Educating the customer on how to operate the boat properly is one. Turbines were meant for aircraft, and pilots generally are educated about them. We have to educate the new boat owner on what he has, but that's actually an easy thing. Turbine engines are not for everyone. They're for someone who has an idea of what they're doing. But those are the people who come to us. Building the engines and installing them in the boats, we have that down. That's not hard. The problem we're having is that we use a lot of military technology such as engines and reduction gearboxes, and those are getting harder and harder to find in surplus. If you have unlimited amounts of money, you can just pull them out of aircraft but that's expensive. So to make it semi affordable, we have to remanufacture parts ourselves.

Is there anything Turbine Marine does to make a turbine engine easier to operate?

We really can't do anything to make these engines easier to operate. They are what they are. You have to spool them to a certain percentage to start, the batteries have to be well charged to start and you have to keep them below a certain exhaust gas temperature range. But we do have warning lights and emergency shutdowns built into our electronics.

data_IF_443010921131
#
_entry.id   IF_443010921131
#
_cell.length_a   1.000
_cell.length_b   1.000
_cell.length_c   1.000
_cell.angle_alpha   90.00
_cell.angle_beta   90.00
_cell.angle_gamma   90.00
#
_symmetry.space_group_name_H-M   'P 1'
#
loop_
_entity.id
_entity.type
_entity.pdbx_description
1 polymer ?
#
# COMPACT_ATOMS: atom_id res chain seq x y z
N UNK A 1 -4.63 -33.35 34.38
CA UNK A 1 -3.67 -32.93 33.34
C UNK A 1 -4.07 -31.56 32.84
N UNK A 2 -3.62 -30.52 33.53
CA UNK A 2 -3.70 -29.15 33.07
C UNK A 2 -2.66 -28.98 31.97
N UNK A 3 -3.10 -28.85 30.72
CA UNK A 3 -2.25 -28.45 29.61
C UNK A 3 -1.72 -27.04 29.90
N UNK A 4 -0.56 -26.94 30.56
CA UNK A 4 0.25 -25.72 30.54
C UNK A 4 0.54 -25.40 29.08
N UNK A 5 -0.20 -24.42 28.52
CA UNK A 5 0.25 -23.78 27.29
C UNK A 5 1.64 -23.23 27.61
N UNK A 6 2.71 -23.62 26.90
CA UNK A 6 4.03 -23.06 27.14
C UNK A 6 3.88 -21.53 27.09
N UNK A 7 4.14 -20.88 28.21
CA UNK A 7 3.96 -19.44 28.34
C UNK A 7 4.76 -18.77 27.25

Having good gauges that work properly is important, but the big thing is to educate the customer about what the readings might mean, and what to do if they're not correct. For example, turbine engines are cooled by airflow, so they can get hot during idle If a customer knows that, he might bump up the idle to keep the engine cool.

Do you have more business than you can handle?

I have more business than I can handle with my current staff of 10, yes, but we're comfortable. We're booked up for about a year and a half. When we're not booked up for a year, we get nervous.

I have a lot of good guys who care about what they do. A company is only as good as its people.

Where do you see the OSS Turbine Extreme class going in the next five years?

I see us getting real busy. It would be nice to have other manufacturers use our staff and have their people understand how to use and service it. Right now, we service everything we build and one of our challenges is to build a service network. A good mechanic can do everything required for routine service other than go into the engines.

Turbine engines are not for everyone, but for ultra-high-performance racing I think they're the ticket and the most reliable package there is, unless you're going with a (Mercury Racing) 525EFI (laughs). They're pretty reliable, too, but not everybody wants a 525.